By Matt Ferner
Full Article Here: https://www.huffingtonpost.com/entry/colorado-floodwaters-cove_n_3941958
As the sky finally clears in flood-devastated Colorado and official damage estimates continue to come out, questions remain about the stability of the state’s fracking sites in one of the most densely drilled areas in the United States, many of which have been completely covered by floodwaters.
Photo and video continue to surface of flooded fracking sites, toppled-over condensate tanks, tanks floating in floodwaters leaking unknown fluid and scattered debris from drilling operations.
WELD COUNTY, CO. – SEPTEMBER 16: A drilling derrick near Greeley stands in land flooded by the South Platte River. (Photo By Tim Rasmussen/The Denver Post via Getty Images)
Colorado’s historic and catastrophic flood has already resulted in the deaths of eight people, hundreds unaccounted for, the destruction or damage of nearly 20,000 homes, the evacuation of more than 10,000 people, the destruction or serious damage of 50 bridges. And as the state begins plans to rebuild, the possibility of a large-scale fracking disaster due to flooding has many activists worried.
“You have hundreds, if not thousands, of wells underwater right now and we have no idea what those wells are leaking,” Lafayette-based anti-fracking activist and East Boulder County United spokesman Cliff Willmeng said Monday, Think Progress reported. “It’s very clear they are leaking into the floodwaters, though.”
Willmeng told Boulder’s Daily Camera that he spent two days “zig-zagging” across Weld and Boulder counties and says he observed “hundreds” of wells that were inundated and several condensate tanks — tanks which hold fracking site waste material — overturned or at odd angles. Tanks matching Willmeng’s description were posted by East Boulder United’s Facebook page over the last couple of days and can be seen below
The oil and gas industry has said that fracking shouldn’t be a concern with regards to the flooding. “None [of the fracking sites] have been left open during the flood and we don’t have any major issues going on,” Colorado Oil and Gas Association President and CEO Tisha Schuller told 9News. “There were no fracking sites affected by the flood.”
But with at least one pipeline confirmed to be broken and leaking, the exact extent of the damage to the fracking sites and the amount of possible leaked oil or waste material is still unknown. Mike King, executive director of the Colorado Department of Natural Resources told The Denver Post that the “the scale is unprecedented” and that authorities “will have to deal with environmental contamination from whatever source.”
The Colorado Department of Public Health and Environment is urging everyone in Colorado to avoid contact with the water warning it could contain sewage or chemicals washed away from flooded homes, businesses or industry.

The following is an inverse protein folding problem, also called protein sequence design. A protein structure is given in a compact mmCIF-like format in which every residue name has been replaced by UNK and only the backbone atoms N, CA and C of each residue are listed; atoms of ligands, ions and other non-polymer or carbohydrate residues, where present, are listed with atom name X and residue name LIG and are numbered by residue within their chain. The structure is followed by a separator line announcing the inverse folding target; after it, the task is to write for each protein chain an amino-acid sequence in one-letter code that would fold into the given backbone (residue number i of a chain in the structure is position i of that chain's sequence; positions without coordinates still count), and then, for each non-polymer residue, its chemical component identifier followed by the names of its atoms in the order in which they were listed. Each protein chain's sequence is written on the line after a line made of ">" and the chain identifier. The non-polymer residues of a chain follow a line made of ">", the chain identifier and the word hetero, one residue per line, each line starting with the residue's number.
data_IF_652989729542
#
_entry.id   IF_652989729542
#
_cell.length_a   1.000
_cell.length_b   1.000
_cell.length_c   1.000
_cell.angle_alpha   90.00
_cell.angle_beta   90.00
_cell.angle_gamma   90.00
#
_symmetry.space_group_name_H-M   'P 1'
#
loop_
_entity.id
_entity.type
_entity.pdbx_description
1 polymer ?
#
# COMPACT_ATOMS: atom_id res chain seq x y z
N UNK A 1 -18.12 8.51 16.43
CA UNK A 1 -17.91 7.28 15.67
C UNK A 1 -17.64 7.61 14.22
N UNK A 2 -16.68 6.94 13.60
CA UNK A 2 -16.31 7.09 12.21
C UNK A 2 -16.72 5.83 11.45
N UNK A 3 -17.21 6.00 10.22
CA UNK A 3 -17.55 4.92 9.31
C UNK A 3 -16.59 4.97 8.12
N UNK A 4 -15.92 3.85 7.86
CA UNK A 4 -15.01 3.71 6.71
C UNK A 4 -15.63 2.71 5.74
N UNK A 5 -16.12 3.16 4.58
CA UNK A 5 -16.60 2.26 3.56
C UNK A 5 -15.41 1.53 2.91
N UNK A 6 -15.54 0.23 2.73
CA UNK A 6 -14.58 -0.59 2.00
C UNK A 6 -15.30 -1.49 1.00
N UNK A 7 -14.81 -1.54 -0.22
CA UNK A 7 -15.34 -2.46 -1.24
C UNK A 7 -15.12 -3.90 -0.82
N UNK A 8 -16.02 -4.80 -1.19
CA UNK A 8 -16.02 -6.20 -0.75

“If people must be in contact with floodwaters, they should wash frequently with warm water and soap,” said CDPHE Spokesman Mark Salley.
WELD COUNTY, CO. – SEPTEMBER 16: Debris from an destroyed drilling operation near Greeley in water flooded by the South Platte River. (Photo By Tim Rasmussen/The Denver Post via Getty Images)
In Weld County, The Greeley Tribune notes that three of the oil and gas industry’s biggest companies control the largest amount of drilling sites in the area and can control the majority of them remotely with a touch of a button.
As of Tuesday afternoon, Anadarko Petroleum Corp. has shut down 600 wells and stopped drilling activity, Noble says it has shut down 10 percent of its wells in the region, Encana Oil & Gas has shut down nearly 400 of their wells and PDC Energy reports that it has shut down a little over 100 wells in the affected area.
By Wednesday, the Colorado Oil and Gas Association said nearly 1,900 oil and gas wells in flooded areas were shut down with 600 personnel inspecting and repairing sites.
There are more than 20,000 wells in the oil-rich Niobrara Formation in Northern Colorado with 3,200 permits for open pits in Weld County alone, The Denver Post reports.
A floating tank leaks an unknown fluid on flooded farm Weld County Colorado Saturday morning, September 14, 2103. (Photo By Andy Cross/The Denver Post via Getty Images)
Overturned and leaking condensate tanks are largely noticeable and can be more easily tracked down, but waste flushed out of pits or, even worse, a ruptured gas line can be harder to spot.
“I imagine a lot of the damage is done, certainly if there were open pits — and as I understand it, there are,” Hugh MacMillan, senior researcher at environmental group Food and Water Watch, said to Fast Company. And the “worst-case scenario,” according to Colorado School of Mines professor William Fleckenstein, would be a damaged high-pressure gas line which could be explosive.
Greeley-area radio host Scooter McGee went on a trip to what he claims is a ruptured gas line off U.S. Route 34, east of Greeley. McGee’s claims have not been confirmed by state or gas industry officials, but his video appears below: